In a further move that speaks directly to the sometimes confusing beauracracy of the Italian government and wine community, a controversy soon swirled around the approval of the designation Soave Superiore.  You may have to read the following explanation a few times before it makes sense, but understanding the differences will make shopping for Soave a more pleasurable experience.  DOCG was approved in 2002 for Soave Superiore, with the designation limited to grapes grown on the hills previously approved for Recioto di Soave DOCG.  If the vineyard source lies inside the classic zone, then the wine can be designated as Soave Classico Superiore DOCG.  If the vineyards are in the hills, but outside the Classico Zone, then the wine will be designated Soave Colli Scaligeri Superiore DOCG.  One more wrinkle:  If a wine made from hillside grapes doesn’t reach 12% alcohol, then the wine cannot be designated DOCG.

Sheesh.  No wonder that, to date, few producers have chosen to use the Superiore category.

Ponchia notes, however, that 10-15 years ago, the trend in Soave leaned toward concentrated, full bodied wines, both red and white, higher in alcohol and with a touch of oak.  “The DOCG Soave Superiore was the answer of the Soave system to this trend.”  Soave producers who do use French or Slovonian oak are usually making “cru” or single vineyard wines.  Ponchia says that the majority of these wines are Classico, noting that some Soaves are barrel fermented with the aging in stainless steel tanks.  “The barrique was widely used in Soave until five or six years ago.”  He says that now the preference is for larger oak containers that are less invasive.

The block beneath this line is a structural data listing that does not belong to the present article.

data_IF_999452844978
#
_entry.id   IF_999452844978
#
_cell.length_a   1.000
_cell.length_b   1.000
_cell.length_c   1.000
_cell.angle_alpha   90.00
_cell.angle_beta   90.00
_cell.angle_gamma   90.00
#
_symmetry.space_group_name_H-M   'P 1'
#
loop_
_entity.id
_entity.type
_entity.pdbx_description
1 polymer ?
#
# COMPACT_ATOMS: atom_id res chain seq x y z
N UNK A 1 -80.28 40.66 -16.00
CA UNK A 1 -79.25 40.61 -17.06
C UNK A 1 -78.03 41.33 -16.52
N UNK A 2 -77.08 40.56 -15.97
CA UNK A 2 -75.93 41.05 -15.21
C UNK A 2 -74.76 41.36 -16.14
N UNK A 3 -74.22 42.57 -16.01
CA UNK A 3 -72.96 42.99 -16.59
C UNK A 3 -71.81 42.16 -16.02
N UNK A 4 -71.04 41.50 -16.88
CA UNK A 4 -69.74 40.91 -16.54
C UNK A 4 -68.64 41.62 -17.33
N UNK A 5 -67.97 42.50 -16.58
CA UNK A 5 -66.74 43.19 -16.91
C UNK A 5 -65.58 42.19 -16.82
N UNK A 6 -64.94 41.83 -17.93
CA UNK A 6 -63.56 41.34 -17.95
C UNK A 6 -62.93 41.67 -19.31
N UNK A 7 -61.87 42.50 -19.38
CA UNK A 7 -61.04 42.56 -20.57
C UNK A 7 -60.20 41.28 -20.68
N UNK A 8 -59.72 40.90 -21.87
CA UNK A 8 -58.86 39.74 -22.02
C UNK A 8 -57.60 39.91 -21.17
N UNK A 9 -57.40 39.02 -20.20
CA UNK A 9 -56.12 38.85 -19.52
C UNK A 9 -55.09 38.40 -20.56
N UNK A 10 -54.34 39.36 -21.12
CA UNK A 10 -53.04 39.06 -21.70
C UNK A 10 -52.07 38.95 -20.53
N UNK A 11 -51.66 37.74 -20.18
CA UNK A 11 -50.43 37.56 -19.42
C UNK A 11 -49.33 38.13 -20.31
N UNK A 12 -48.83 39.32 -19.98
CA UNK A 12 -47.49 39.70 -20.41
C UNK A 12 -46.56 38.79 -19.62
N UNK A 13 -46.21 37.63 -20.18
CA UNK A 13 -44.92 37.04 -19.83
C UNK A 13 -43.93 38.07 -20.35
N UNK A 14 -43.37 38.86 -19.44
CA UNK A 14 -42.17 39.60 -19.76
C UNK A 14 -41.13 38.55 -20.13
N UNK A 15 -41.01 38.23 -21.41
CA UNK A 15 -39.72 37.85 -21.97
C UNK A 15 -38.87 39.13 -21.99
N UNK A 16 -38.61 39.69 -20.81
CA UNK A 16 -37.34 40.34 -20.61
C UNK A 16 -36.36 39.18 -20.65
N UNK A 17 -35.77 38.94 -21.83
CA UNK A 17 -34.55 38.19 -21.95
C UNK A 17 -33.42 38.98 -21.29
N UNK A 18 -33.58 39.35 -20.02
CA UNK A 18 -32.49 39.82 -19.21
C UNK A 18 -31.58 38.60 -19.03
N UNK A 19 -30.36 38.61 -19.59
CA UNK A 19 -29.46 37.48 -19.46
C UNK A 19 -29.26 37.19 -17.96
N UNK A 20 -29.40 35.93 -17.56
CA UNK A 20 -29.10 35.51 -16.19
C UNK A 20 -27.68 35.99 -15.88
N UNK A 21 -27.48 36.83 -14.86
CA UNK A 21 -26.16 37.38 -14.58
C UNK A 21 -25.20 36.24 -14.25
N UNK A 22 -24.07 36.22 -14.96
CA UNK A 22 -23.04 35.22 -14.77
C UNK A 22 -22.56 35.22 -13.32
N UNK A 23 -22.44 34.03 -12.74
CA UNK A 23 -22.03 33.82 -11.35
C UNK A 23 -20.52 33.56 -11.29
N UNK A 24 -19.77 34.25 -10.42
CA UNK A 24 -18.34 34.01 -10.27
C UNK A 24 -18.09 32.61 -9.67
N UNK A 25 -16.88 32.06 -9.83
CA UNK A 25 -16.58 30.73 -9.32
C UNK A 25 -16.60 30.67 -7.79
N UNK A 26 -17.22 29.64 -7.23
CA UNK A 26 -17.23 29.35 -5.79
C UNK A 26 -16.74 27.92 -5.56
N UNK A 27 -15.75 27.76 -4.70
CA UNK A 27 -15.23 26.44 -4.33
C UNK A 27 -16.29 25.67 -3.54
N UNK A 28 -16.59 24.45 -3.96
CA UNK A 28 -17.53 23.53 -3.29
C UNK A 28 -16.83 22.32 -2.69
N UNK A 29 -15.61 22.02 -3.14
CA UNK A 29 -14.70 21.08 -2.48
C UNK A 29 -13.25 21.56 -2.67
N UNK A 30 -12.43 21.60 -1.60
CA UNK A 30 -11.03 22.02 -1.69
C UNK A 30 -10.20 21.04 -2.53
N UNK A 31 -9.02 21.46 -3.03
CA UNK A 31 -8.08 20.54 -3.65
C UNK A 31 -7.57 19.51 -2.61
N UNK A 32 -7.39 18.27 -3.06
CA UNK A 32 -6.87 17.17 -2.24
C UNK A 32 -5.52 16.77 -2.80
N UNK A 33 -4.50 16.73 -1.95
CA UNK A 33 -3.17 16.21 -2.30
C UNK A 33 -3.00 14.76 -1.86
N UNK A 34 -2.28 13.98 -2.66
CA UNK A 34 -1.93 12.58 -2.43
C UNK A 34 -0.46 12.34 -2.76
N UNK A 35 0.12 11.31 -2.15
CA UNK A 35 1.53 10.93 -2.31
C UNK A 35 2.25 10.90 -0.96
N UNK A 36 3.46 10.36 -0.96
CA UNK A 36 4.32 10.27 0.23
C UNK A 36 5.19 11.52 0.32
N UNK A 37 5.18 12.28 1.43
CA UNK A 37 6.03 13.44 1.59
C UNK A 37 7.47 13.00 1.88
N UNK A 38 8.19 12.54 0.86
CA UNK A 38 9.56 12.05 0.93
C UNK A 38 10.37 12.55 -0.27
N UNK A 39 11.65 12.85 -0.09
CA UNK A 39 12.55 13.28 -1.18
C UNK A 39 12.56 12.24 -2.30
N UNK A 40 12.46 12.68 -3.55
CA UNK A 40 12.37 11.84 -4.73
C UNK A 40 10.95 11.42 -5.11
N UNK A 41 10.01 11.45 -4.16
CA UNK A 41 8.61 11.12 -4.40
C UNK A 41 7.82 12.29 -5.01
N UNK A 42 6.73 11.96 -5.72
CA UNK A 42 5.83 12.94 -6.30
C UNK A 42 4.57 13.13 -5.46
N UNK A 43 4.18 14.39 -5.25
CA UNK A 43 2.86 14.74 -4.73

In a mild rebuke of other regions that seemed to be straying from tradition, Ponchia says, “In that period many areas in Italy, specializing in white wine production, betrayed their vocation and identity, allowing the planting of red varieties such as Merlot and Cabernet (Sauvignon) and others.”  He added that by 2002, the Soave Classico DOC was re-established as the appellation’s flag, “matching the new consumer trend for more fresh and fruity white wines.

Ponchia also commented on bottle shapes and colors and the use of screw caps for Soave wines.  “Until the 1980s, the normal shape for the Soave bottle was the ‘renana classica,’ the same bottle as that used in Alsace and the Mosel.  Then, mainly to meet the requirements of the different export markets (Soave is exported to 70 countries), the Bordeaux and Burgundy bottles were adopted.”  Unfortunately, he says, settling on one bottle shape and color for all of Soave is difficult, noting that the use of screw caps on Soave wines is increasing.  “There are at least 10 producers using screw caps on their Soaves.”   But he says that a national law does not allow the use of screw caps on Soave Classico and Soave Classico Superiore.  To do so, the producers of classic wines would have to declassify to Soave DOC.   “We expect this rule to be cancelled by the end of this year (2012).”
 
The Soave DOC/DOCG differences ultimately mean more to Soave growers and producers than consumers, who are more likely to find the differences in the finished wines.  I recently tasted a small group of Soaves, both Soave DOC and Soave Classico, but no Soave Classico Superiore.  Most of them are made from 100% Garganega and priced at about $10.  Frankly, I didn’t detect any distinguishable differences between the wines, so my suggestion is to select a Soave that best fits your budget and taste.  And then just relax and enjoy it.